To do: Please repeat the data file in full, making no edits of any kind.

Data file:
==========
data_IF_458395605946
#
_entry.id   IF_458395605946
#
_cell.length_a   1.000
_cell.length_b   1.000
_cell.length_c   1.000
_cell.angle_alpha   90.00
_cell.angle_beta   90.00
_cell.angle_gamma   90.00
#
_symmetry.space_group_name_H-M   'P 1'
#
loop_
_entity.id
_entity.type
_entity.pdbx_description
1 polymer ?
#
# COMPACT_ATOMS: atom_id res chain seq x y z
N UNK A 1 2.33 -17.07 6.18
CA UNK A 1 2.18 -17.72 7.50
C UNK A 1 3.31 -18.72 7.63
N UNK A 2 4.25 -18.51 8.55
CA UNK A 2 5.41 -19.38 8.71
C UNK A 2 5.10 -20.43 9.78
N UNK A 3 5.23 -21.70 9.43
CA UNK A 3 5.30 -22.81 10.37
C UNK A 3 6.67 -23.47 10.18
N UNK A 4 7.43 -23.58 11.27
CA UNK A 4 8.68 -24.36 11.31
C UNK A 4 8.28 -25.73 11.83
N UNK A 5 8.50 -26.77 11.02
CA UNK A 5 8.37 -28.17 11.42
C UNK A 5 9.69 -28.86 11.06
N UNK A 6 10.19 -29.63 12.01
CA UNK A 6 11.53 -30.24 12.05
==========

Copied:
data_IF_458395605946
#
_entry.id   IF_458395605946
#
_cell.length_a   1.000
_cell.length_b   1.000
_cell.length_c   1.000
_cell.angle_alpha   90.00
_cell.angle_beta   90.00
_cell.angle_gamma   90.00
#
_symmetry.space_group_name_H-M   'P 1'
#
loop_
_entity.id
_entity.type
_entity.pdbx_description
1 polymer ?
#
# COMPACT_ATOMS: atom_id res chain seq x y z
N UNK A 1 2.33 -17.07 6.18
CA UNK A 1 2.18 -17.72 7.50
C UNK A 1 3.31 -18.72 7.63
N UNK A 2 4.25 -18.51 8.55
CA UNK A 2 5.41 -19.38 8.71
C UNK A 2 5.10 -20.43 9.78
N UNK A 3 5.23 -21.70 9.43
CA UNK A 3 5.30 -22.81 10.37
C UNK A 3 6.67 -23.47 10.18
N UNK A 4 7.43 -23.58 11.27
CA UNK A 4 8.68 -24.36 11.31
C UNK A 4 8.28 -25.73 11.83
N UNK A 5 8.50 -26.77 11.02
CA UNK A 5 8.37 -28.17 11.42
C UNK A 5 9.69 -28.86 11.06
N UNK A 6 10.19 -29.63 12.01
CA UNK A 6 11.53 -30.24 12.05